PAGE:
Ken Henry, Australia’s Treasury Secretary today unveiled the first in a series of long awaited consultation papers which are aimed at simplifying the country’s overcomplicated tax system in a bid to attract greater investment into the country.

Currently Australians are subject to 125 different taxes, but the vast majority of government revenue (about 90%) is derived from only 10% of these taxes. Now however, Henry is looking to amend – and where possible abolish – many of these tax regimes.

The review explores the possibility of cutting company tax rates, taxing fringe benefits in the hands of workers, drafting a new consumption tax regime, eliminating the need for personal income tax returns, and abolishing the stamp duty currently levied on the sale of property.

The new luxury car tax regime also came under Henry’s fire, with the suggestion that it should be replaced with the more appropriately named “higher polluting” car tax. Proposals for a five-stage plan to reduce the formalities involved with tax administration have also been discussed.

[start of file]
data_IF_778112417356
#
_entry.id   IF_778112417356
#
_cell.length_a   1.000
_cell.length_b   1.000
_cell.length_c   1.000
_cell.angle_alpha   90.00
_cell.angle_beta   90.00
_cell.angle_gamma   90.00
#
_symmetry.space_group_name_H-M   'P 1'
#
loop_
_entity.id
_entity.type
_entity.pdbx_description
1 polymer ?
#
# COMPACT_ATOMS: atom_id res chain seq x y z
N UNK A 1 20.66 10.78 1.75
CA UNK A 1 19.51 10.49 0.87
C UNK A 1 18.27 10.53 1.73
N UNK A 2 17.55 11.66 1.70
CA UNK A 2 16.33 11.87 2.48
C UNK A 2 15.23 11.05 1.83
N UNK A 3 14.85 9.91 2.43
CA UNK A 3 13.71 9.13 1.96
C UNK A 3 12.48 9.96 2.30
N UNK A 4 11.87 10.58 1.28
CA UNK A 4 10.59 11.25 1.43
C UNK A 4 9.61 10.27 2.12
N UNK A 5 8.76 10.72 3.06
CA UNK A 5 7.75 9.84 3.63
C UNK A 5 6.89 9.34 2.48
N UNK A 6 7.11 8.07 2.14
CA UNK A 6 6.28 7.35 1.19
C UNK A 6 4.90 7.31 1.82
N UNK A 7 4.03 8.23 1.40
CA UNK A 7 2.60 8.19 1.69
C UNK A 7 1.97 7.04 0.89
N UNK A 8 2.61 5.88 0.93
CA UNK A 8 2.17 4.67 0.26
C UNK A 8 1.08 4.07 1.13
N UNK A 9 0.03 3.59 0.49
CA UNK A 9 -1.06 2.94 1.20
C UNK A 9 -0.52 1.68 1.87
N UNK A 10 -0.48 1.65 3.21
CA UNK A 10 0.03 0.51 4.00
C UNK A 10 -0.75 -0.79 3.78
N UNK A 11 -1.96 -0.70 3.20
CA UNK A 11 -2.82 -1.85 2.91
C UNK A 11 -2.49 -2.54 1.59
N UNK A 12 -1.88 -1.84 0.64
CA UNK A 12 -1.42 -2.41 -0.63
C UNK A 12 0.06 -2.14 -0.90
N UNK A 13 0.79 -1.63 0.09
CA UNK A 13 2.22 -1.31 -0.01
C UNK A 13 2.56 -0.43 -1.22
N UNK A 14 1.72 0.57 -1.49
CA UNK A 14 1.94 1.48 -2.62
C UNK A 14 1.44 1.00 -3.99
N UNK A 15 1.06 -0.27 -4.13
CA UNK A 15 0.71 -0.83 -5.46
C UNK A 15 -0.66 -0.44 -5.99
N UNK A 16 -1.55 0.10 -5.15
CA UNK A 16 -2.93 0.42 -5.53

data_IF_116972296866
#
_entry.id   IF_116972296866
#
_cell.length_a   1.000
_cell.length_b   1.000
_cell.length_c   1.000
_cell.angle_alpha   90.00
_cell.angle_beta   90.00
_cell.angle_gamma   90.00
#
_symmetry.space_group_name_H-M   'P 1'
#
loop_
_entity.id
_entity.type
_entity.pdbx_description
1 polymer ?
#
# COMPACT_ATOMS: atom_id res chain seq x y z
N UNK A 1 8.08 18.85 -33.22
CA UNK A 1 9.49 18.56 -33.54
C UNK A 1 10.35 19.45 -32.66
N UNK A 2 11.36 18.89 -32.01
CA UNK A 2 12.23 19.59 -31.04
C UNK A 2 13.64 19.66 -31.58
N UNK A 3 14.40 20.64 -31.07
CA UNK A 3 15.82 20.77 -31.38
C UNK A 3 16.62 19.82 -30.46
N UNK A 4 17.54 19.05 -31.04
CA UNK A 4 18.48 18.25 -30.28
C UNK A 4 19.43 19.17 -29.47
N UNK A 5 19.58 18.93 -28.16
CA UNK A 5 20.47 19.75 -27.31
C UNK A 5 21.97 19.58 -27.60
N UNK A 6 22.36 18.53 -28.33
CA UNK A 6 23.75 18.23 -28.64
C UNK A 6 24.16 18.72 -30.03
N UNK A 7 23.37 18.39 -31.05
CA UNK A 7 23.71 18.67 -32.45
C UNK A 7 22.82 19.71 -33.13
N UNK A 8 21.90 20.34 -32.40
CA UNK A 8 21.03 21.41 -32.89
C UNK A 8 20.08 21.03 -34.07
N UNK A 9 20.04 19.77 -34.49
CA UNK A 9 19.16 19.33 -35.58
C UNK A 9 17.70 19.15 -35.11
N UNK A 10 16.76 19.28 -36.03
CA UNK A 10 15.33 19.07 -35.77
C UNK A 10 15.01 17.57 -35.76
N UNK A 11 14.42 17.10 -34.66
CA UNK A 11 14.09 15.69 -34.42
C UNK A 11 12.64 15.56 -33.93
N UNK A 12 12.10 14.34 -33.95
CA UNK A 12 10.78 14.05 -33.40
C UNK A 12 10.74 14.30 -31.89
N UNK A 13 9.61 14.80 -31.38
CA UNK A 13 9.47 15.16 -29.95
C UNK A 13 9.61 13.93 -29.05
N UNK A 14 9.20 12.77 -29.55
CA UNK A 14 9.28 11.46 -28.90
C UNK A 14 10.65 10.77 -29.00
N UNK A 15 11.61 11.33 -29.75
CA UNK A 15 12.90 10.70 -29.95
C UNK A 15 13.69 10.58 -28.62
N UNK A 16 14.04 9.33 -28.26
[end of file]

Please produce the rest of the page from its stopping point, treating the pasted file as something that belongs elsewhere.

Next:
In addition Henry has also hinted that the country’s pension system needs to be drastically re-structured in order to make life easier for pensioners. The Treasury Secretary also pointed out that placing a ban on pensioners withdrawing their superannuation savings in one go upon reaching retirement would go some way to prolonging their income.

An exemption on income tax for over-65s choosing to work beyond retirement is also up for discussion, along with the possible effects of raising the age at which an individual becomes eligible for a state pension.

Henry’s suggestions (which are yet to become recommendations) were welcomed by the country’s Treasurer, Wayne Swan, who announced that he is keen to take some of them to the next stage.

However, Swan said that it would impossible for all of the recommendations to be implemented quickly, and proposed a “roadmap” for longer-term tax reform.

One question remains however: even if it isn’t too little – is it too late? In the current global credit crisis does anyone have the money to invest?

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